September 1965, shortly after my 14th birthday.  I am in 9th grade the winter Mother took her children, left Alaska and rented an apartment in Tucson, Arizona:

Her hands and fists, slapping and pounding my back.  Mother shoving me.  Across tan living room carpet, an expanse of it between the bedrooms on one side of this apartment and the bathroom on the other side.  I stumble sideways trying to escape her.  She is screaming about what a dirty girl I am, what a dirty girl I have always been.  I try to turn around to face her.  SLAP across my face.  Pushing me forward.  Both her palms push hard against my chest.

“I’ll show you what I mean by clean!”  She bellows.  She hits.   She tears at my clothes once our feet reach the bathroom floor.  The door is not closed.  “Take those clothes off and get into that tub!  Into the tub!”  She reached over to set the stopper, turned on the hot water, stormed out the room still screaming at me.  I stand still.

Roaring water.  Tub filling.  Steam rising.  Screeching Mother quickly returns carrying yellow dishwashing gloves and her floor scrub brush, bristled side in the palm of her hand.  She used it as a weapon.  Aimed at my face.  I ducked my head.  Bash on the side of my skull.  She tears at my clothes.  “Take them off right now!  Do I have to do everything for you?”

“No daughter of mine is going to be a filthy pig!”  I am naked.  Mother pushes me hard toward the tub.  I fall hard sideways into the scalding, blistering water.  It bites my skin.  Turning red.  Mother’s gloves are on.  Scrub brush, hard against my skin.  All over my body.  I am crying.  I do not fight.  I cannot escape.


What redemption was there in this trauma that meant I should keep it?  What beauty was there other than my innocence?  Years later my brother who was four at the time reported to me he watched the entire scene through the still-open bathroom door.  What redemption?  What beauty?  Or was this assault only too horrible to forget?

What triggered Mother’s rage that day?  A speck of dandruff on the shoulder of my blouse?  A single blackhead above my upper lip?  Less than newborn pink skin on my elbows?  I do not know.

What I do know is this.  In 1980 during my alcoholism/addiction treatment program I was eventually assigned the task of writing my first “4th Step.”  Readers familiar with the famous AA 12-Step program know that this meant to be an inventory of one’s own wrongdoing.  My counselor stressed the inclusion of ‘resentments’.  Being dutiful and willing I entered into this task as honestly as I knew how.

Resentments.  How did I know what a resentment was?  “Write about someone you are still angry with.  Holding onto resentments kills alcoholics, you know.”  OK.  I found a quiet place to sit in the center’s day room.  Pen to spiral notebook paper I began to write about the first thing that came into my mind.  It was this bathtub memory.  This was the first time in my adult life since I left home that I had EVER thought about anything that had happened to me during the first eighteen years of my life.  Now I was 29.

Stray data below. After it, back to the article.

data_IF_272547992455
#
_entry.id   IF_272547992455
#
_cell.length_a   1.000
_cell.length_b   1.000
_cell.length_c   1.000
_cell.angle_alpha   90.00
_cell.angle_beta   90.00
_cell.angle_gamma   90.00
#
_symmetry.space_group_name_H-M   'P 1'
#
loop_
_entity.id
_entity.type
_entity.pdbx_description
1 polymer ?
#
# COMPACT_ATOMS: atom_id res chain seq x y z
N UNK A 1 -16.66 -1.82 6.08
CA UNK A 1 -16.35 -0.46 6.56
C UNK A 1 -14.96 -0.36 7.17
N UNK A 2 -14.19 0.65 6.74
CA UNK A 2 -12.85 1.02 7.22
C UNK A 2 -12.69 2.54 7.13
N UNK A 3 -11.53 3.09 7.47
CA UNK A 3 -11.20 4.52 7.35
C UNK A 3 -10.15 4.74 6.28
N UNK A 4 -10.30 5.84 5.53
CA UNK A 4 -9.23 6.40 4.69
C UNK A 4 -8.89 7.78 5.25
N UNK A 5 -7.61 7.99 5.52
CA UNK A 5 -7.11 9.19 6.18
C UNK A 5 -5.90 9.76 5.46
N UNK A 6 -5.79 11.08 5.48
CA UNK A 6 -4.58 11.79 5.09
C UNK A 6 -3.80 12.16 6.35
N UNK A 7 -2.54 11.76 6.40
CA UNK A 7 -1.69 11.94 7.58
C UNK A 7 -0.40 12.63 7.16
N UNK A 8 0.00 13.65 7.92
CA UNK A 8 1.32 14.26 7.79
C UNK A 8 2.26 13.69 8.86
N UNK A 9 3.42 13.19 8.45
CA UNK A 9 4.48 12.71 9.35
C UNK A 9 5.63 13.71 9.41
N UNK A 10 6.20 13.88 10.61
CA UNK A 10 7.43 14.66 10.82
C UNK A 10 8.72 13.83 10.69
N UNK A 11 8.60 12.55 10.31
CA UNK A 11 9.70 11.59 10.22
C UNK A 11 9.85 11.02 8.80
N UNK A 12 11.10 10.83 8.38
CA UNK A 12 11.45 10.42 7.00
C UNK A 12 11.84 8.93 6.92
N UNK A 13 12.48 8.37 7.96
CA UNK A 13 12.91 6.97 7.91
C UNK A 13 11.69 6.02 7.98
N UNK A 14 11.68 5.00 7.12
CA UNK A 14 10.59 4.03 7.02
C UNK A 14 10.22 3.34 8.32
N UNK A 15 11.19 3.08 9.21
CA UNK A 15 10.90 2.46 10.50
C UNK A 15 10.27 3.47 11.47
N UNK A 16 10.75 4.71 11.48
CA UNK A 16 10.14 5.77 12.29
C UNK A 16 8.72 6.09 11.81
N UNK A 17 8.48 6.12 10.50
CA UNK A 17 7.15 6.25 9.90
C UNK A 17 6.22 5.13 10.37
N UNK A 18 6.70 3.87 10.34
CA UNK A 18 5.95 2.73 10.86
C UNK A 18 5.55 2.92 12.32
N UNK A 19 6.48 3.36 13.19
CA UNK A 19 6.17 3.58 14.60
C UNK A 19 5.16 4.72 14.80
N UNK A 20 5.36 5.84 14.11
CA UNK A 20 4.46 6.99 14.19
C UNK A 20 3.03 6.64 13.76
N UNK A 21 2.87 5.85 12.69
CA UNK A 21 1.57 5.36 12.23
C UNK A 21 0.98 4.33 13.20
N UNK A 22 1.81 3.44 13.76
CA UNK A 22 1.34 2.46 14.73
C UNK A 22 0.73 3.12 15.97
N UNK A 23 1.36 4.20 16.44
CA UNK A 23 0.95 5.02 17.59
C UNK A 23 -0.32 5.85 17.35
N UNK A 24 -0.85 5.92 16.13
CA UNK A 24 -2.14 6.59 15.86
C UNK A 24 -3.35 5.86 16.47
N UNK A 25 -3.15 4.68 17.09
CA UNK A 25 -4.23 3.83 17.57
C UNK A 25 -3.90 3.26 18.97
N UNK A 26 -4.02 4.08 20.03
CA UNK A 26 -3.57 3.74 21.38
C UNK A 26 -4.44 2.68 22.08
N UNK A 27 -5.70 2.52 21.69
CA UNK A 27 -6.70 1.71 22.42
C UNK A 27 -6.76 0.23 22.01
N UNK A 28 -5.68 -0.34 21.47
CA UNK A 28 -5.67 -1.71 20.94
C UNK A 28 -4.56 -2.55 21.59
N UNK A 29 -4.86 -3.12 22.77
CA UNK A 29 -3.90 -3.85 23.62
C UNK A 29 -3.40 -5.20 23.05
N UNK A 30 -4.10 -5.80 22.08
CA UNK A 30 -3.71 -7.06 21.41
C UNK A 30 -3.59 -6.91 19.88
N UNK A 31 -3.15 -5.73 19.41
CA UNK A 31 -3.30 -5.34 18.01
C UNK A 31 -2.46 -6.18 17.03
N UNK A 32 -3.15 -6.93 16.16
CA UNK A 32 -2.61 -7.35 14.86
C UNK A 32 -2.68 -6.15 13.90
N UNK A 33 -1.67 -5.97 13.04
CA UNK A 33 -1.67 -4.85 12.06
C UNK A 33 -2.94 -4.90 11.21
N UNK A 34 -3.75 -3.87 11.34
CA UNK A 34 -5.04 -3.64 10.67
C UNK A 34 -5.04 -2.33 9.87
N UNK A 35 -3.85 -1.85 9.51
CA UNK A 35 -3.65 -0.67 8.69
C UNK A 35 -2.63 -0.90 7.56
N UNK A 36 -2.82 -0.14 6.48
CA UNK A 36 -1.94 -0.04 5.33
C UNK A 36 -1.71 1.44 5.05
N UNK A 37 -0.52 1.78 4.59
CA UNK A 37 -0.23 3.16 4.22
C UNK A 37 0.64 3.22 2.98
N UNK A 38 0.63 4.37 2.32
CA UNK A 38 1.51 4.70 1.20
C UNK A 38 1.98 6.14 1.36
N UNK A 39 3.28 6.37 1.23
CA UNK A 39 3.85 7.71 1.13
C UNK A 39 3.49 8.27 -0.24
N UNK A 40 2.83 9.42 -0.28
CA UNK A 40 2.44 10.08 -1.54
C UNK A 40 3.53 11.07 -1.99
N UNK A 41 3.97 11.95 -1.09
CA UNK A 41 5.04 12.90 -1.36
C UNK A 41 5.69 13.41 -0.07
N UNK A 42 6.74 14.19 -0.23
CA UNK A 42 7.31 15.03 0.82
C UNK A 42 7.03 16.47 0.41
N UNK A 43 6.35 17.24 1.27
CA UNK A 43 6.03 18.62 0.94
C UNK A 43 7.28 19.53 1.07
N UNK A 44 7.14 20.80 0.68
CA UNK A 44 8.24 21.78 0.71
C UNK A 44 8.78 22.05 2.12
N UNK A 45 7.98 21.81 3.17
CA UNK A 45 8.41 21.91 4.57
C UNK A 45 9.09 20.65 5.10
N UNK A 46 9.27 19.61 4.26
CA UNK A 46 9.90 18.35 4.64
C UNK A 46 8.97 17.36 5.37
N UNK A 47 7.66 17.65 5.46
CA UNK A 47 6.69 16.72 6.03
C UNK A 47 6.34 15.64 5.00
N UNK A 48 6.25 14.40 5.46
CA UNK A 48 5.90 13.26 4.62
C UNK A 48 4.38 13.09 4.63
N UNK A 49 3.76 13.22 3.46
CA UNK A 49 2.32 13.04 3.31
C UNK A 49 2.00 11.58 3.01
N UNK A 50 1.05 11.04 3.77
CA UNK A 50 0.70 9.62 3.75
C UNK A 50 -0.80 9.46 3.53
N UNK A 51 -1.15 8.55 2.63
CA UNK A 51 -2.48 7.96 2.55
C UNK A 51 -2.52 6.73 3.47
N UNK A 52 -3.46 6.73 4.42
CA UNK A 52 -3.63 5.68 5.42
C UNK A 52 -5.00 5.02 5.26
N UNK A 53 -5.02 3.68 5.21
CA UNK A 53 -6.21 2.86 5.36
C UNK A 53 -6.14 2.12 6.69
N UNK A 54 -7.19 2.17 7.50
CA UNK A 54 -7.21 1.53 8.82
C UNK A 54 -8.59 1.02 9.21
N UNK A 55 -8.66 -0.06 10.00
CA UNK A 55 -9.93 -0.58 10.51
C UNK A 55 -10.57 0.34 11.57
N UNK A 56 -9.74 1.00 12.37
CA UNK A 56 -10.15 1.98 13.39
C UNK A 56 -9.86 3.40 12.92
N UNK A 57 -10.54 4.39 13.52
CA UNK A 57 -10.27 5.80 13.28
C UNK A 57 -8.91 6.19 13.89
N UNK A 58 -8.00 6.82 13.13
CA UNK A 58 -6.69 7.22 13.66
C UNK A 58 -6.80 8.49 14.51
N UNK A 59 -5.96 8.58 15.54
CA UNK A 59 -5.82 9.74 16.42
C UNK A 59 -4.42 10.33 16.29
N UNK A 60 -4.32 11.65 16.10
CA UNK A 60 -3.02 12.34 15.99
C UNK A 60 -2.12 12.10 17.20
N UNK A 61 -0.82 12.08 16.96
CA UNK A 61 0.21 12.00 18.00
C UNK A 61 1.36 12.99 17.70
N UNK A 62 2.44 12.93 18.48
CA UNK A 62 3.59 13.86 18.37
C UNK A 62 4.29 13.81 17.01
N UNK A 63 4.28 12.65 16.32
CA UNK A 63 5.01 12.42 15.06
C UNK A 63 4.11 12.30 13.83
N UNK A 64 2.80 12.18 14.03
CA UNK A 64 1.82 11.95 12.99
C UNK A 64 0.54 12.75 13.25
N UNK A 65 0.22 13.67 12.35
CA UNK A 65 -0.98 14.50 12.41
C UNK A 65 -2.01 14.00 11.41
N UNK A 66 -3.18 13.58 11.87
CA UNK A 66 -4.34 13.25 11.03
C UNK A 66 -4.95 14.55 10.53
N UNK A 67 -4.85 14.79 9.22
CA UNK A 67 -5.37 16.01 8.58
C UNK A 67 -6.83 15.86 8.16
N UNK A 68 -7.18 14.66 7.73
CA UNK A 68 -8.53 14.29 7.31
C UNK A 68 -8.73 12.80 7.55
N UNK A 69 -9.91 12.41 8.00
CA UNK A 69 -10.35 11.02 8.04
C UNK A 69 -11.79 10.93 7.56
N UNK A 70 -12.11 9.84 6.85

I had meant to do this job right.  I was not prepared for what happened inside of me before I finished writing my first sentence about this memory.  Suddenly there were clearly TWO distinctly different memory versions in my mind about what had happened that day.  The second version felt absolutely real:  Mother attacked me.  We are in the bathroom.  I scream as I turn on her.  I grab her hair on both sides of her head in my hands and I bash Mother’s skull against the edge of the tub as hard as I possibly can.  Over and over and over again.

I don’t stop when the tub edge and the tiles around it and the floor and the walls are splattered red and wet with Mother’s blood.  Her brains are in tiny fragments all over the room.   I don’t even stop when there is nothing left in my hands but mangled gory mats of Mother’s blood soaked hair.  I didn’t stop until nearly in panic I shoved the chair I was sitting on away from the table and stood up.

At the moment I experienced this altered version of my bathtub memory I knew, “My GOD!  If I had EVER let go of how I angry I was about what Mother did to me during all those years I would have killed her.  That would have been the only way I could have stopped her.   I would have had to murder my own mother.  I would not want to live knowing I had done that.  I would never want to be that person.”

I probably choose to keep this particular memory in the first place because it was a part of my soul’s destiny to learn a redeeming and beautiful truth from it years later.  There is a difference between hatred and rage at injustice that leads to a fight for survival.  People continue to ask me why I never ‘fought back’ against my mother.  My recall of this bathtub memory when I was 29 was the first time I had thought about anything that happened to me in my childhood.

When this recall came it was paired with an affirmation that I needed to know.  There was no good way I could have stopped Mother from doing what she did to me.  If I had known my own rage and let go of it, I probably would have had it in me to fight against her and win.  But winning would have meant killing her.  I know now I lived through my 18 years of abuse from her the best way I could have.  Patient endurance was my only way out.  This book is about I felt living such a life.


Be fair in your judgment.  Every good thing is of God, and every evil thing is from yourselves.  Will ye not comprehend?

Bahá’u’lláhGleanings From the Writings of Bahá’u’lláhBaha’I Publishing Trust, Wilmette, IL, 1952 revised edition, 5th printing 1971, page 149


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